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Friday, 29 June, 2001, 11:13 GMT 12:13 UK
Spielberg's epic AI opens
Osment and Spielberg at the AI première
Osment and Spielberg at the AI première
AI (Artificial Intelligence), the film that Stanley Kubrick started and Steven Spielberg finished, opens in America and Japan on Friday with box office records in its sights.

AI, which has been described as "a fairy tale within a bold sci-fi film", has already broken Japanese records for preview screenings - taking $2.67m (£1.9m) at 284 screens in just one day last weekend.

And the fact that it is seen as a collaboration between two of cinema's great directors guarantees it at least some success when it opens on 3,242 screens in North America.

Stanley Kubrick
Kubrick: Experimented with a real robot
Kubrick came up with the idea 20 years ago, sketched it out in detail and suggested that Spielberg direct it.

Starring Jude Law and 13-year-old Sixth Sense star Haley Joel Osment, one journalist said it feels like what might happen if "cute little ET calls home and HAL the evil computer answers".

Spielberg, who was behind hits including ET, Schindler's List and Jurassic Park, took over the project when Kubrick died in 1999.

Film bosses are hoping its success will surpass that of Spielberg's last blockbuster, 1998's Saving Private Ryan, which made more than $216m (£153m) in America.

"That's where I think we could be with this movie, and if we're bigger I would be thrilled," Warner Brothers distribution president Dan Fellman told Variety magazine.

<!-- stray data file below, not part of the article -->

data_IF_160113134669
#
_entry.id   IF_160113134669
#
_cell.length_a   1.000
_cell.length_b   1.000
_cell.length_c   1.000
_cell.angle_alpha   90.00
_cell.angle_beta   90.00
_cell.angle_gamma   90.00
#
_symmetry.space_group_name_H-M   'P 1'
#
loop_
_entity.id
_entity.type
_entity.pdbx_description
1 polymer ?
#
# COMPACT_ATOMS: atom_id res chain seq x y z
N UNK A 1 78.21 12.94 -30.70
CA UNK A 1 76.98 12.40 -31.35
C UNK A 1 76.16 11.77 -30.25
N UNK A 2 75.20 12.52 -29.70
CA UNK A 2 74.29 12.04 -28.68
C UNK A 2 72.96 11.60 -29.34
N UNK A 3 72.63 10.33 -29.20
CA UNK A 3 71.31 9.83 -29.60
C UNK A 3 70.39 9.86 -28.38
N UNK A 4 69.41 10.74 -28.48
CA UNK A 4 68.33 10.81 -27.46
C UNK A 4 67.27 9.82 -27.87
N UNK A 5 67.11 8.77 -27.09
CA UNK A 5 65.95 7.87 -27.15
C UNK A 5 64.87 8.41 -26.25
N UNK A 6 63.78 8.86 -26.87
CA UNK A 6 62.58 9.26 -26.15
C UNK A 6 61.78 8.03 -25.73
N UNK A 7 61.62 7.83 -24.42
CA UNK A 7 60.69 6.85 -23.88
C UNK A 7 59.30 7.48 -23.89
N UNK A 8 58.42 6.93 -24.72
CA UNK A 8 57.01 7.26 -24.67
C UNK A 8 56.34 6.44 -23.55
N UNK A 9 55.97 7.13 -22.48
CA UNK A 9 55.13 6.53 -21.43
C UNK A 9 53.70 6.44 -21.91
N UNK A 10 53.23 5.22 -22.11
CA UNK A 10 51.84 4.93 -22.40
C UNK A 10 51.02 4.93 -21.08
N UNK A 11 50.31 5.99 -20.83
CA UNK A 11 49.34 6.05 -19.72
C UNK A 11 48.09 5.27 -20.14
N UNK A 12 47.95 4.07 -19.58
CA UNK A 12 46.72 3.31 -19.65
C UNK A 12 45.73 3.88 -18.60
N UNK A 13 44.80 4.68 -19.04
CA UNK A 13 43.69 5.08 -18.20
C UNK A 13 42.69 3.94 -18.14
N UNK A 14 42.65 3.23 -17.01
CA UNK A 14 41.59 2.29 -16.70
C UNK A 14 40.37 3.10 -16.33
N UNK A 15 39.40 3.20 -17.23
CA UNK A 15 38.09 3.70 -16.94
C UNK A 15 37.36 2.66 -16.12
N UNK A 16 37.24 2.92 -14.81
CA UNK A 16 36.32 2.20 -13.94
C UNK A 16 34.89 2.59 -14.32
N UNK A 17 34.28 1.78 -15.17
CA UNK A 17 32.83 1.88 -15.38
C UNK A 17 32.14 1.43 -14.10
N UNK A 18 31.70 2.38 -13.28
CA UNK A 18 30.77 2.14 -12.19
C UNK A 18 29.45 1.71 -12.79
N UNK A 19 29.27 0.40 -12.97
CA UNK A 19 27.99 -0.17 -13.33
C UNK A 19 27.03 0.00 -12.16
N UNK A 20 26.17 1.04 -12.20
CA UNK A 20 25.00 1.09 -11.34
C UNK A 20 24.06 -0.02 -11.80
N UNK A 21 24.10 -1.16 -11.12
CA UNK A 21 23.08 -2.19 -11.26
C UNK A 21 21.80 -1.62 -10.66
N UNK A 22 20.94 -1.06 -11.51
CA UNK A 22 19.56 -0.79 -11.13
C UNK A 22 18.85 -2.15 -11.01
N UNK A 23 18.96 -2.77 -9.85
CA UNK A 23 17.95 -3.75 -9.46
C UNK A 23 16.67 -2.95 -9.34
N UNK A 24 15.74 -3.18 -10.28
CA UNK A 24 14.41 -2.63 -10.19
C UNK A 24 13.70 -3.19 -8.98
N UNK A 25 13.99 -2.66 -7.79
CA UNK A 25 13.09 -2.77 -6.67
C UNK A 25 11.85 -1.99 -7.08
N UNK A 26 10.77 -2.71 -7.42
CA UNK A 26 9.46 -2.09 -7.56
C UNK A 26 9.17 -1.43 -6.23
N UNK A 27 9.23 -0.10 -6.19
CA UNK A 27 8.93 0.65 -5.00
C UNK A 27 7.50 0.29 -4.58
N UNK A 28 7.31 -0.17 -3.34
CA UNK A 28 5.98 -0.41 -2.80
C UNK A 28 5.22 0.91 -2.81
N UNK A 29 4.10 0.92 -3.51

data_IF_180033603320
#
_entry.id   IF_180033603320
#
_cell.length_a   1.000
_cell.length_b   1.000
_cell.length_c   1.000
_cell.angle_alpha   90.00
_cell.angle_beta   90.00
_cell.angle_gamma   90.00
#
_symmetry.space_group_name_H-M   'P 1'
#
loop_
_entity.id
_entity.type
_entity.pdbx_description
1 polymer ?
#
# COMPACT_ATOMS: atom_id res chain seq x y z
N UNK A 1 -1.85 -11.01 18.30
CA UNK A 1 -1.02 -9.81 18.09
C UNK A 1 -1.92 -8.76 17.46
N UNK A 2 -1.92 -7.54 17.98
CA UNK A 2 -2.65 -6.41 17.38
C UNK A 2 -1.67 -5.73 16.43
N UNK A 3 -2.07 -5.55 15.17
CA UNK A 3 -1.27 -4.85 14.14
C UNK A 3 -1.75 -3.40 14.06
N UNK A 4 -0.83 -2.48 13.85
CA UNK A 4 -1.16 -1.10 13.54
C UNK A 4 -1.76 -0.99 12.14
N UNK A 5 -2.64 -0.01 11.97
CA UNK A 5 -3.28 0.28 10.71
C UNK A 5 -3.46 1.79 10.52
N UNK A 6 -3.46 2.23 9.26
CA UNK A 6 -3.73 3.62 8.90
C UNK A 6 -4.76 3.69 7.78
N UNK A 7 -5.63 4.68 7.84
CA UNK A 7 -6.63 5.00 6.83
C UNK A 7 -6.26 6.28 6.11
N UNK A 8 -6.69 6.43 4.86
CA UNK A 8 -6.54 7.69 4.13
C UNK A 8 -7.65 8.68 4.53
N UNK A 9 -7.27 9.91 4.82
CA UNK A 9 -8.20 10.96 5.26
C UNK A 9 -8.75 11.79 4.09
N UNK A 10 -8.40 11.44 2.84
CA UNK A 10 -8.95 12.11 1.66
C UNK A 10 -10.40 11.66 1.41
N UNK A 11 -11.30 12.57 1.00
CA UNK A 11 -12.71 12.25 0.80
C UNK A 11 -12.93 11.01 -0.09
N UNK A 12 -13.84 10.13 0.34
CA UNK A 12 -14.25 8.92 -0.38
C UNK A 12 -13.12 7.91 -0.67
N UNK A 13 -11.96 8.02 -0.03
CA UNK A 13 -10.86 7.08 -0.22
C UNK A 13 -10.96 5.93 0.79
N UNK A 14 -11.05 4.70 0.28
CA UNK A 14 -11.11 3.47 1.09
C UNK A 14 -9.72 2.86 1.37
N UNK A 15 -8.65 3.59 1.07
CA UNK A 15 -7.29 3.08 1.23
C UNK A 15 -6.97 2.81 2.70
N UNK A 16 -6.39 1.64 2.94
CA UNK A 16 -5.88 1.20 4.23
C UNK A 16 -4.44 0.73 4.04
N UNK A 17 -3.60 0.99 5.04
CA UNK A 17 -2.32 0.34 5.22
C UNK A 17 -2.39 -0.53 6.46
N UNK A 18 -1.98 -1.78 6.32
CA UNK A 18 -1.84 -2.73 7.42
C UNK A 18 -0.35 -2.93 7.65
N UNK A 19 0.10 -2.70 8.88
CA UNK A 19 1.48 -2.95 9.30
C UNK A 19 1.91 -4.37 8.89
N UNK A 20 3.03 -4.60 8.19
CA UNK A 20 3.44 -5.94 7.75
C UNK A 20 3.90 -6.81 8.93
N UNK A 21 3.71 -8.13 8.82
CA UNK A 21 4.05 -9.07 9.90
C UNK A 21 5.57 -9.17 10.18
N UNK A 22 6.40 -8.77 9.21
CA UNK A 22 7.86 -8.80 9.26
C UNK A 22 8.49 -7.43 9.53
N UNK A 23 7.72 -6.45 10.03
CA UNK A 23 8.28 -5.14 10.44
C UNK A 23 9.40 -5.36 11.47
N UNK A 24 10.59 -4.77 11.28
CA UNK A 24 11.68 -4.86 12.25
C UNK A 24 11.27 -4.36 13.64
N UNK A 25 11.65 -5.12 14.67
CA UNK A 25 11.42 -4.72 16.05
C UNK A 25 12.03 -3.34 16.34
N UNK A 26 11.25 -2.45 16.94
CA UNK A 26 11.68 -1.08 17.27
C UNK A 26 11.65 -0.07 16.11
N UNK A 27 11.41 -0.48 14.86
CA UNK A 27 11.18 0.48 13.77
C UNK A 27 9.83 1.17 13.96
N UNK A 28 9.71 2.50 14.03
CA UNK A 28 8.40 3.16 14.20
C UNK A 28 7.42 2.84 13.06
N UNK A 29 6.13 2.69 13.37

Kubrick's original plan was to use a real robot to play the film's robotic boy, who is programmed to love, it has been revealed.

But Spielberg gave that role to Osment.

Plastic skin

Kubrick did not want a child actor to show any signs of ageing during his notoriously long shoots.

Kubrick's brother-in-law and long-time producer Jan Harlan said: "Stanley would jokingly say, 'By the time I'm finished, the kid would have a beard'."

Jude Law as Gigolo Joe
Jude Law plays robot lover Gigolo Joe
At one point, the pair experimented with an actual robot covered with plastic skin.

"The robot was lifeless - a total failure," Harlan said. "It really looked grotesque, and we gave up on it."

But after watching 1993's Jurassic Park, Kubrick realised Spielberg and his special effects could help.

In 1994, Kubrick asked Spielberg to direct the film, telling him: "I think this movie is closer to your sensibility than mine."

The pair had fax machines locked in secret rooms so they could send each other pages of the script without it being seen or leaked by anyone else.


But critics have been divided over the finished product.

Daily Variety's reviewer Todd McCarthy praised the movie, describing it as "the fruit of the unique spectral artistic convergence of two cinematic titans".

But New Yorker critic David Denby was not so kind. He wrote: "A deceased director rises from the crypt and drains the vitality out of a living one."

AI is widely expected to take the top American box office spot from The Fast and the Furious, a film about illegal street racing in Los Angeles.

Pootie Tang, starring comedian Chris Rock, Kirsten Dunst's Crazy/Beautiful and Baby Boy, starring Snoop Doggy Dogg, all also appear at US cinemas this week.

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See also:

18 Jun 01 | Film
Sci-fi fantasy AI unveiled
12 Apr 01 | Sci/Tech
AI is alive on the internet
15 Mar 00 | Entertainment
Spielberg to wrap Kubrick project
09 Mar 99 | UK
Kubrick: A film odyssey
04 May 00 | Education
'Thinking' robot degree course
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